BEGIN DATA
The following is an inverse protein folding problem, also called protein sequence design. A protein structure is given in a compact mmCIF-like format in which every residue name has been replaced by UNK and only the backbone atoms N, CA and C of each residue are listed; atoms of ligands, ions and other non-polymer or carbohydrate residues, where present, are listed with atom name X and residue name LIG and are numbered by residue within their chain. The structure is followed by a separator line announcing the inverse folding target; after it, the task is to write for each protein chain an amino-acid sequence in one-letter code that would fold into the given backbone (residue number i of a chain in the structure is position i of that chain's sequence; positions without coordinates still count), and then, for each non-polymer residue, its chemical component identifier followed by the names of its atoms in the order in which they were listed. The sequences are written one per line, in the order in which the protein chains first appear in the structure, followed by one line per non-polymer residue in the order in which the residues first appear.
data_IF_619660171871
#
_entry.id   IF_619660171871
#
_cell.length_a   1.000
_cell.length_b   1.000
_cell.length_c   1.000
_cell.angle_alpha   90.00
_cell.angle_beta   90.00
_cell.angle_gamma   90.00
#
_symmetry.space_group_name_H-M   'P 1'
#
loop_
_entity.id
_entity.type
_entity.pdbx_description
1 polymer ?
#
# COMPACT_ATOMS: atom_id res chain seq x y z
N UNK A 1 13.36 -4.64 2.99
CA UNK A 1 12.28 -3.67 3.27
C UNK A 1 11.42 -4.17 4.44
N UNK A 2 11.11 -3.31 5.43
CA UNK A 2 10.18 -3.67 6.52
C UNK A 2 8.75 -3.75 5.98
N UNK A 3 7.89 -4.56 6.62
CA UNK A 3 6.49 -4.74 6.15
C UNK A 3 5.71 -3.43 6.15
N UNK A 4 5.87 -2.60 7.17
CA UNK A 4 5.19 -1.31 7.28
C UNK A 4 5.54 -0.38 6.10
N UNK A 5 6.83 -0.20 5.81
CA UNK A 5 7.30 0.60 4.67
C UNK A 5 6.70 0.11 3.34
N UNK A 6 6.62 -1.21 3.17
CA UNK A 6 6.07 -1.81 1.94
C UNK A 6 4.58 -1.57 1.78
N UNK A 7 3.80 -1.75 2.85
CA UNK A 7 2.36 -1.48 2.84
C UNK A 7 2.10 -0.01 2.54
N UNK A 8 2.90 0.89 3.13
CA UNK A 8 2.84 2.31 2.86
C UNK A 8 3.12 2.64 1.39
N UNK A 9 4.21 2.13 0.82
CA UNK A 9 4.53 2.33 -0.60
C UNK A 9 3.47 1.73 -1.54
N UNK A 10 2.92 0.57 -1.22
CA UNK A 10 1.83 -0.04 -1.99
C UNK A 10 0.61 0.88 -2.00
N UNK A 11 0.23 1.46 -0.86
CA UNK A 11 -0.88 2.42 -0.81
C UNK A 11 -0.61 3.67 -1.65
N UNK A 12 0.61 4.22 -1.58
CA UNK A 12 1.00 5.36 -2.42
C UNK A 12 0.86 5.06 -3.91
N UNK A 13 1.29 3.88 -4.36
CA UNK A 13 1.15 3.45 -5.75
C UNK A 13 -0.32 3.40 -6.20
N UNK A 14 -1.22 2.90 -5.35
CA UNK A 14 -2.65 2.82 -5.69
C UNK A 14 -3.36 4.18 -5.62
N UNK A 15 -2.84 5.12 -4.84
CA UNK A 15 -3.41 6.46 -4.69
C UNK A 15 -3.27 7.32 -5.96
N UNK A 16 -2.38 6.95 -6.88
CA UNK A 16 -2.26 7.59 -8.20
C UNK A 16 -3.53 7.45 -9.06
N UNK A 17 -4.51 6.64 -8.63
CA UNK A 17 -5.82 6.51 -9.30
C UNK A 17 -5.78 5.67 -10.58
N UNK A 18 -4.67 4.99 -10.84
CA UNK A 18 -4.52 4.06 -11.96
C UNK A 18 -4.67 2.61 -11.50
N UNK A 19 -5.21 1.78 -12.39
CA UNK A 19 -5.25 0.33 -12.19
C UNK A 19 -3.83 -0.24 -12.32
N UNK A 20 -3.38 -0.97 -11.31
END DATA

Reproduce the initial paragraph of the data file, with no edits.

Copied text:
The following is an inverse protein folding problem, also called protein sequence design. A protein structure is given in a compact mmCIF-like format in which every residue name has been replaced by UNK and only the backbone atoms N, CA and C of each residue are listed; atoms of ligands, ions and other non-polymer or carbohydrate residues, where present, are listed with atom name X and residue name LIG and are numbered by residue within their chain. The structure is followed by a separator line announcing the inverse folding target; after it, the task is to write for each protein chain an amino-acid sequence in one-letter code that would fold into the given backbone (residue number i of a chain in the structure is position i of that chain's sequence; positions without coordinates still count), and then, for each non-polymer residue, its chemical component identifier followed by the names of its atoms in the order in which they were listed. The sequences are written one per line, in the order in which the protein chains first appear in the structure, followed by one line per non-polymer residue in the order in which the residues first appear.